The Speckled Band (1931)

The early 1930s was an interesting time for Sherlock Holmes film fans, since there were no less than three actors playing the detective. Clive Brook (who does not seem to be represented at the Internet Archive) made two films in 1929 and 1932, and inbetween those, both Arthur Wontner and Raymond Massey debuted as Holmes within a month of one another in 1931.

Massey, in The Speckled Band, debuted not only as Holmes, but it was for a fact his first-ever appearance on film. And while Wontner’s Holmes (in Sherlock Holmes’ Fatal Hour and four more films) was competent but traditional, Massey’s performance still feels fresh and original.

Raymond Massey (Sherlock Holmes), Lyn Harding and Athole Stewart (Dr. Watson) in The Speclked Band (1931)

This was not only because of Massey’s youthful and vigorous acting, but also because of his surroundings and methods. His Holmes, in addition to his flat at 107(!) Baker Street, has a hyper modern office, complete with a staff of secretaries and a computer-like mechanical database.

The Speckled Band is an interesting and well-crafted film in many other ways as well. In acting as well as photography, many traces can be found from the silent era ideals. This is not at all a problem in this particular case. Especially Lyn Harding’s exquisite over-acting makes him one of the most formidable and enjoyable Holmes villains on the screen ever. The film’s editing is also somewhat ingenious. There is a wonderful sequence where Watson tells Holmes about the various persons connected with a certain case, and each person’s face appears ghost-like in the background, as if listening in on the conversation.

Unfortunately, the version of the film at the Internet Archive is heavily abridged (a full 40 minutes cut out of original 90!), and this is often painfully obvious. Many scenes are so heavily and poorly cut down that the dialogue and plot can be hard to follow. Also, sound and image quality are quite terrible. I have been unable to find a complete and restored version, so for the time being, we shall have to settle for this mutilated one. I find that the film’s many good qualities outweigh the various problems with the available copy.

If you find the dialogue difficult to follow due to the poor sound quality, there are also downloadable subtitles in various formats. I have not tested these, so I cannot guarantee that they are synchronized with the version of the film that I link to.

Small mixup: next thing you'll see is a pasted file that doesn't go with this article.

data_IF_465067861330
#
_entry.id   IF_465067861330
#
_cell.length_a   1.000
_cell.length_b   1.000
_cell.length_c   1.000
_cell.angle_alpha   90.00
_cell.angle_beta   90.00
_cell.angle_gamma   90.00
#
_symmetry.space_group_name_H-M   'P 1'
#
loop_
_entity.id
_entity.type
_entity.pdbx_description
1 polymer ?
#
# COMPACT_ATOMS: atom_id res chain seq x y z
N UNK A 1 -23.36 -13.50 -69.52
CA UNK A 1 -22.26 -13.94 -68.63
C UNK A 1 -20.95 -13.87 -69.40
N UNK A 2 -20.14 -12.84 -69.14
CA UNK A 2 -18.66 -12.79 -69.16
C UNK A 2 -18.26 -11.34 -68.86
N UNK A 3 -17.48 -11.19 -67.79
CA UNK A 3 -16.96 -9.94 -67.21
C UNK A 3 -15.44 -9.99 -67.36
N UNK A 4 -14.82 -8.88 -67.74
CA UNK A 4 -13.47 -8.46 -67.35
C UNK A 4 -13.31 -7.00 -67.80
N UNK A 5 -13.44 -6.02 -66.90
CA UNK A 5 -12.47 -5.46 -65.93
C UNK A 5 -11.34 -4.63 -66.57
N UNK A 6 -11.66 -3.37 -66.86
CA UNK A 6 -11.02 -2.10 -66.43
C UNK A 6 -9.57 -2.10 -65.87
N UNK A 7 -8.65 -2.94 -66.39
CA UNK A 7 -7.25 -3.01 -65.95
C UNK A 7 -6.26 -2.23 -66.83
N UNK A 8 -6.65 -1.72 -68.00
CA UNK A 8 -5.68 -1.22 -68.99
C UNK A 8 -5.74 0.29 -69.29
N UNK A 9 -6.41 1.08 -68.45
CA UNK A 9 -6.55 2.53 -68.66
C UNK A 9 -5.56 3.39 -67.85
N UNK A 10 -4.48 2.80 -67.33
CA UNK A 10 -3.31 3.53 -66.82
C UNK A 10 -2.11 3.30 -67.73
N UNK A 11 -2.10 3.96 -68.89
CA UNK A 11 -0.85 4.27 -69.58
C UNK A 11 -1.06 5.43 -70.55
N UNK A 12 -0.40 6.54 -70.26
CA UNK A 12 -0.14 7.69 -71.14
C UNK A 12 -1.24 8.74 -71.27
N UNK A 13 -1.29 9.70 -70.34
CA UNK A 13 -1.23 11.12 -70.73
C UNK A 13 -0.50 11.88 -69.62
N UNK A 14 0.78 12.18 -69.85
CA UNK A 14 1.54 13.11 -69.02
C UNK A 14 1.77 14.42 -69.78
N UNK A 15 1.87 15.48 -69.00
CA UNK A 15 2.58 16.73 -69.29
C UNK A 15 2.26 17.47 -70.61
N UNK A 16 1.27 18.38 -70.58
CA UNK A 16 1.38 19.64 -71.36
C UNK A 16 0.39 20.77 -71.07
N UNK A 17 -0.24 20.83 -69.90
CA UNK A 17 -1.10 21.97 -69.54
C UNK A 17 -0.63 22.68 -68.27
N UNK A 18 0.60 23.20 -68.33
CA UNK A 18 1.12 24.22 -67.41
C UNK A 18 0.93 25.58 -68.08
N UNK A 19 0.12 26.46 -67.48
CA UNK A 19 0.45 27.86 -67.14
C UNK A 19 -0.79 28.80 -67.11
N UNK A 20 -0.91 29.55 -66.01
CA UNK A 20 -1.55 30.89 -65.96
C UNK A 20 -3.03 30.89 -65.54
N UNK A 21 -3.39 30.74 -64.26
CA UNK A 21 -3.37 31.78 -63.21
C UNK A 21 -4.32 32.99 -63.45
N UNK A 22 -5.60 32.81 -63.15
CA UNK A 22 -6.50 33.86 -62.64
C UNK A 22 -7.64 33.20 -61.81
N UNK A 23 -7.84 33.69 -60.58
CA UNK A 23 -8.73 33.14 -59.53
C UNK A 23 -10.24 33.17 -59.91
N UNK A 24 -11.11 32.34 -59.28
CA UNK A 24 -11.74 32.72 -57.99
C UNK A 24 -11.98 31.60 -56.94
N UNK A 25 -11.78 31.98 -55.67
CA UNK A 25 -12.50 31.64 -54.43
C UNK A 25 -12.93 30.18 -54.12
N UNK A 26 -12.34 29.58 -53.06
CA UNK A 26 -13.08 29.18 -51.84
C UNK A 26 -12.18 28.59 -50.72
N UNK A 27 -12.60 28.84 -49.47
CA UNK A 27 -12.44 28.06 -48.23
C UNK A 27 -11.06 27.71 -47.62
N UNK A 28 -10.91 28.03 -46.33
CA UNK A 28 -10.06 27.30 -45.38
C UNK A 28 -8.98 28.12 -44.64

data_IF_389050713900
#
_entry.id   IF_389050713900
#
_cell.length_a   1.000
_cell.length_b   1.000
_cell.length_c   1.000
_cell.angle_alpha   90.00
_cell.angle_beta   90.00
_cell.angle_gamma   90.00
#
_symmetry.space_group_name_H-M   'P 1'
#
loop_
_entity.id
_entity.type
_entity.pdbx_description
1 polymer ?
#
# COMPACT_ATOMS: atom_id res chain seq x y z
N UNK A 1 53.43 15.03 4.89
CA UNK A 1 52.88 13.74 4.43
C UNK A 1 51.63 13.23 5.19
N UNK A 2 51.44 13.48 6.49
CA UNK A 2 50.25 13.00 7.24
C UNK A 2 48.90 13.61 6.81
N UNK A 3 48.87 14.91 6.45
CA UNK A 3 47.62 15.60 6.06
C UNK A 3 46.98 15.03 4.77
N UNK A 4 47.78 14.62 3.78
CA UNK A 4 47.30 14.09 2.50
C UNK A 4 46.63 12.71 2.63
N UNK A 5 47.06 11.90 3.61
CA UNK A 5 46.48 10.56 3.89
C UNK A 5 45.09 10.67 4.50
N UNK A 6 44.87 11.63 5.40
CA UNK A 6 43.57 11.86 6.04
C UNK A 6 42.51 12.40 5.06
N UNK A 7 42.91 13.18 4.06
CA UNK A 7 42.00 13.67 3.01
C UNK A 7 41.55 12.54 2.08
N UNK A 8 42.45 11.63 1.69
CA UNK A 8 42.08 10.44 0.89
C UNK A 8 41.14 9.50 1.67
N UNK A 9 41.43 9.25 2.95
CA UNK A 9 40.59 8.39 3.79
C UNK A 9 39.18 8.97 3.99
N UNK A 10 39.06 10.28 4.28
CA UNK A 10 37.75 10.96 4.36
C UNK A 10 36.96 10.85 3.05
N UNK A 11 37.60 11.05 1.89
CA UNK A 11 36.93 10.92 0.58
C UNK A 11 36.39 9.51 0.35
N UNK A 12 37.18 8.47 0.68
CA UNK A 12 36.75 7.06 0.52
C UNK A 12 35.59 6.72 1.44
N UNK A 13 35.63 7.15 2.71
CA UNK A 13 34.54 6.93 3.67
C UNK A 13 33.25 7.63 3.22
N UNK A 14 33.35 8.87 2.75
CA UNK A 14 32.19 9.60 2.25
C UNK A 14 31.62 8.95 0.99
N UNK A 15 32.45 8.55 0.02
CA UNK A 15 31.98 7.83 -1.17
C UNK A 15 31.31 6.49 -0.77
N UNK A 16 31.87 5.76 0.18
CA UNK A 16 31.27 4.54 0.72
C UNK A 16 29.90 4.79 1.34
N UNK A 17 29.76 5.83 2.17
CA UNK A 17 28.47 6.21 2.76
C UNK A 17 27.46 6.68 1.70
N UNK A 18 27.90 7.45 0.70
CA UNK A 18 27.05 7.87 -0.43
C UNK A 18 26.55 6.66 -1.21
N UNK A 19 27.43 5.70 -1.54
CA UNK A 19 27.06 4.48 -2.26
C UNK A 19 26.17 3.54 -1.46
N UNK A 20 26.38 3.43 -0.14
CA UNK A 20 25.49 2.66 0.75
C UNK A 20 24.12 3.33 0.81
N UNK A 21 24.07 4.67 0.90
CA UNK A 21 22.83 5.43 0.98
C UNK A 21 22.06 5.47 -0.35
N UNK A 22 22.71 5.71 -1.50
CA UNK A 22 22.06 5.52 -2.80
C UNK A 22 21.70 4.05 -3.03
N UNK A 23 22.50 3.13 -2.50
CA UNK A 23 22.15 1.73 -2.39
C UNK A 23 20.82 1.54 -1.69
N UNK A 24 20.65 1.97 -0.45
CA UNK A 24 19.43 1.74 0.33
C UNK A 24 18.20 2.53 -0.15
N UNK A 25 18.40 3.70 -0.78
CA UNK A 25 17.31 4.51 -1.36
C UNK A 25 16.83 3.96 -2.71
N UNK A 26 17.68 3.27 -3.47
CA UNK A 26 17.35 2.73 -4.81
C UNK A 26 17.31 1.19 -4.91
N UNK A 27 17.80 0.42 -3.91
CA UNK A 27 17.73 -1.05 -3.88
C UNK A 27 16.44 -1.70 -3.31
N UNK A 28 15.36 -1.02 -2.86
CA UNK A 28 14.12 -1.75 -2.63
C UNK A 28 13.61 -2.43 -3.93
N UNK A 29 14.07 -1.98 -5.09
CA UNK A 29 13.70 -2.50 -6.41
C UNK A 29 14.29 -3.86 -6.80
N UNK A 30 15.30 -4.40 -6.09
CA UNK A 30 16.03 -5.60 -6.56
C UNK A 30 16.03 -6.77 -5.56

Another version of this Arthur Conan Doyle tale is available at the Internet Archive. The Adventure of the Speckled Band (1949) was part of the American TV series Your Show Time. Less than 27 minutes in length, it featured Alan Napier (who also played Batman’s butler Alfred in the classic 1960s TV series) in his only appearance as the great detective. This version may be preferable if you cannot stand the poor technical quality of Massey’s The Speckled Band, though it lacks the latter’s playfulness and originality.

This film is best enjoyed by fans of Raymond Massey. Massey was a fantastic actor (as can be seen in classics such as Things to Come (1936) and Santa Fe Trail (1940)), and while The Speckled Band may not have been his best performance, it is nevertheless of more than merely academic interest.

Athole Stewart (Dr. Watson), Angela Baddeley and Raymond Massey (Sherlock Holmes) in The Speckled Band (1931)

The Speckled Band
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Year: 1931
Running time: 50 min
Director: Jack Raymond
Stars: Raymond Massey, Lyn Harding
Image quality: Poor
Resolution: Medium (576×392)
Sound quality: Poor
Best file format: MPEG4 (421 M)

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Great Expectations (1946)

There is definitely a tangible difference between British and American film from the 1930s and 40s. A difference that can be seen in almost everly little detail. Cutting, acting, plotting, lighting, you name it. Which one you prefer is perhaps a matter of taste, but I personally have a very soft spot for the British variety.

Tony Wager in Great Expectations (1946)

David Lean’s Great Expectations is an excellent example. Based on the Charles Dickens novel of the same title (which is also available at the Internet Archive), it tells the story of young Pip. Orphaned and brought up by his brother-in-law the blacksmith, he eventually becomes the protégé of an anonymous benefactor, who helps to pay for his learning to become a gentleman in London.